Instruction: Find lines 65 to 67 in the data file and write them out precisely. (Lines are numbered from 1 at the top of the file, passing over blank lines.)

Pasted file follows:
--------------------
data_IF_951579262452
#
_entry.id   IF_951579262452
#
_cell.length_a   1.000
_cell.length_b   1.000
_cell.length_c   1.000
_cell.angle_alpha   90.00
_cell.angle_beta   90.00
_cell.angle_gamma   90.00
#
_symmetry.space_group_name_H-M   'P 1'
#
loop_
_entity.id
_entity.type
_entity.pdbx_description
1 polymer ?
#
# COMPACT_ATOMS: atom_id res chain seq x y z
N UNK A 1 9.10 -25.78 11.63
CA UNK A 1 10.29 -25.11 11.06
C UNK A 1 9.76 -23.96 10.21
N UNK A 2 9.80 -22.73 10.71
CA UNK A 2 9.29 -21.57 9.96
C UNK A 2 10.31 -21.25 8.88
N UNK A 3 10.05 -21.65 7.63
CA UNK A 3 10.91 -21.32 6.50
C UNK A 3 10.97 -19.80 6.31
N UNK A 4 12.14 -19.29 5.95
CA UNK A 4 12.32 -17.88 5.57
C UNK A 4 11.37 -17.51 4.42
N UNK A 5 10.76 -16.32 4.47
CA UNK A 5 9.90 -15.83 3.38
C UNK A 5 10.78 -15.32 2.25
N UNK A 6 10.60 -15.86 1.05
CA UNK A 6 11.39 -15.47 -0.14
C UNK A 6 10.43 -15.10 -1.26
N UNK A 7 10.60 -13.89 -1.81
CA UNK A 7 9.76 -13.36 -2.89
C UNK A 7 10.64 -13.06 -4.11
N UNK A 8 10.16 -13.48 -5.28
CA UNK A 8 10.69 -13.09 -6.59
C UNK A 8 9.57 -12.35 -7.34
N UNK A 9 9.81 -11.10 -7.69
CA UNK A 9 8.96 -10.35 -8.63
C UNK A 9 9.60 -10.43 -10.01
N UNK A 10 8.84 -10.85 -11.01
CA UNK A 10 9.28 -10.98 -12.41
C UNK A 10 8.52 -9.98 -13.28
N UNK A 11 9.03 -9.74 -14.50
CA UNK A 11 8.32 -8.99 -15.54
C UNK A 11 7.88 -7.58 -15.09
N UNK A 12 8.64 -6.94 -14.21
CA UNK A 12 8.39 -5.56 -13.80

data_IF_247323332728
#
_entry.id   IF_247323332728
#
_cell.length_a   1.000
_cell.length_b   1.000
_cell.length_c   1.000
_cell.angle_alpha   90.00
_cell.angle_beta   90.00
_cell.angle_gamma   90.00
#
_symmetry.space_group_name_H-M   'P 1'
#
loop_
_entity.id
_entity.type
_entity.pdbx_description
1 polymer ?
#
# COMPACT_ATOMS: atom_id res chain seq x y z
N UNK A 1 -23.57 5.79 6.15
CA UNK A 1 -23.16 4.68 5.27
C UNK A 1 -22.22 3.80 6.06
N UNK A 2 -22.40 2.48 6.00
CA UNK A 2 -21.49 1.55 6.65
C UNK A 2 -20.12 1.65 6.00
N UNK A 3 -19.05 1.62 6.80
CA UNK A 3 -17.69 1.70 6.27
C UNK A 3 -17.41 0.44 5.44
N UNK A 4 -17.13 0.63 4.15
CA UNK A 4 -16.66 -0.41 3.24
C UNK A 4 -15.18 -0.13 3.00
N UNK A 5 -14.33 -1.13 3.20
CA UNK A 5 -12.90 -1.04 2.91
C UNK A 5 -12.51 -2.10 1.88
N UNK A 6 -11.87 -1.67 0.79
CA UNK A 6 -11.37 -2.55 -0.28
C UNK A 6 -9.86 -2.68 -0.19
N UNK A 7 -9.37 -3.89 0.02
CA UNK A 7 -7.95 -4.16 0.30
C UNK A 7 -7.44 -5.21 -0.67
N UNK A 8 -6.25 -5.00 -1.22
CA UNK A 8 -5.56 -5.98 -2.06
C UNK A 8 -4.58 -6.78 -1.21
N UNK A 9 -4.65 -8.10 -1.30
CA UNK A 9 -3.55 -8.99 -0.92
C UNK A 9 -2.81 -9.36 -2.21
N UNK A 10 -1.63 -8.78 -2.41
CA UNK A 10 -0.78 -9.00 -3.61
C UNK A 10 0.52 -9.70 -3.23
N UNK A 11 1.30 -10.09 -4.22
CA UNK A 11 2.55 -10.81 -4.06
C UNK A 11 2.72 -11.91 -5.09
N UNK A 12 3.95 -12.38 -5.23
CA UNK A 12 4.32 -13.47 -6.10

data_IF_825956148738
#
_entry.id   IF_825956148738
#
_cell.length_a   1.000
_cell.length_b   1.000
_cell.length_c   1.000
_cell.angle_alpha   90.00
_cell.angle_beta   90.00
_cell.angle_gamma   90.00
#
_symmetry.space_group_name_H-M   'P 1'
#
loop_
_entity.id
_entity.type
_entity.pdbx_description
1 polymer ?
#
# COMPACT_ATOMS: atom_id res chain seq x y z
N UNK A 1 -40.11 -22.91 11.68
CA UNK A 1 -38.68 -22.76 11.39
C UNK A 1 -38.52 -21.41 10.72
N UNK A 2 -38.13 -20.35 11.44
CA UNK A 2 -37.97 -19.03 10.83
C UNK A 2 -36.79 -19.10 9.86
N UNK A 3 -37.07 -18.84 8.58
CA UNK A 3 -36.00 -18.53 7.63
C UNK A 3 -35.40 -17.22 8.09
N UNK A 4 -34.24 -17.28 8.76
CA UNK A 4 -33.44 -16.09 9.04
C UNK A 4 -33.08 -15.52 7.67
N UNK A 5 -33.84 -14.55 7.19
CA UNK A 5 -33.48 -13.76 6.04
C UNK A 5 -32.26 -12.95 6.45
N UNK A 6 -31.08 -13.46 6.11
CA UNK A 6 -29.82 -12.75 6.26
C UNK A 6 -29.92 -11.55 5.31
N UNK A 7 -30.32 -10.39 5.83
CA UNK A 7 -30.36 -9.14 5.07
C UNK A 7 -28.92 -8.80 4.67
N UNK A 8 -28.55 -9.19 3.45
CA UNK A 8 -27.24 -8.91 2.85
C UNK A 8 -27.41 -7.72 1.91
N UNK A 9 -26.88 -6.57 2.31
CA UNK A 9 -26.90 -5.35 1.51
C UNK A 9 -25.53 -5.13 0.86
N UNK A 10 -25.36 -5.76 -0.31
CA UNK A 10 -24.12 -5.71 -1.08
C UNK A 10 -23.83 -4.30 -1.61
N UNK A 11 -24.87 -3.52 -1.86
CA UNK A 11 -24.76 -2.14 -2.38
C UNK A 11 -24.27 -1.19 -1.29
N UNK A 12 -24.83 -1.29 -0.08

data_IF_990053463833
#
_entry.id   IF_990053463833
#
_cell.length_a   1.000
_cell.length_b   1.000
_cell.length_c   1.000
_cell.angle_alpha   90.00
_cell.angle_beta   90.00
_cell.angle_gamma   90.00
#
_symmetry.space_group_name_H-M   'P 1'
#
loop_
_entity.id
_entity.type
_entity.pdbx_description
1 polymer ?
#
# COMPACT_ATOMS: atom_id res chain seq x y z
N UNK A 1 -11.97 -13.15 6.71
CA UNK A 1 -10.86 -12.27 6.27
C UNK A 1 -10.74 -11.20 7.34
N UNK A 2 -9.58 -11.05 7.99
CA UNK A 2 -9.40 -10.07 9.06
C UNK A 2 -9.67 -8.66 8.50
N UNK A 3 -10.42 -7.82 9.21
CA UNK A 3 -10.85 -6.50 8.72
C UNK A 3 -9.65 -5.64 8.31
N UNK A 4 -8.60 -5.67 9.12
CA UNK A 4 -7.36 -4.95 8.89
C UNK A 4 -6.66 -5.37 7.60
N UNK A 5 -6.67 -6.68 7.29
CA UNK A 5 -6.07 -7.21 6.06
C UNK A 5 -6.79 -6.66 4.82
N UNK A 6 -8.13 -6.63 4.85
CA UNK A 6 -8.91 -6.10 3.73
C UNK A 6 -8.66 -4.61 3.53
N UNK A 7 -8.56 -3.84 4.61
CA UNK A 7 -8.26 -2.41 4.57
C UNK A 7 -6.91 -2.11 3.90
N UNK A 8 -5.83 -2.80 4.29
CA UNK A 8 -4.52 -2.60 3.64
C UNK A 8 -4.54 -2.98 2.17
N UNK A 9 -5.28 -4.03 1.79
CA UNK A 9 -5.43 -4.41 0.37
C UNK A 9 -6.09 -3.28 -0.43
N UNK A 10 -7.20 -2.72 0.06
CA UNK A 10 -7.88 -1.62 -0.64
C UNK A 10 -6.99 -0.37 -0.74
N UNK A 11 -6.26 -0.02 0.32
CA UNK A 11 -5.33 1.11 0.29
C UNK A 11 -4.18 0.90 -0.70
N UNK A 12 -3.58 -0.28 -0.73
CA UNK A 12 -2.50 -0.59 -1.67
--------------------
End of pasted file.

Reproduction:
_cell.angle_gamma   90.00
#
_symmetry.space_group_name_H-M   'P 1'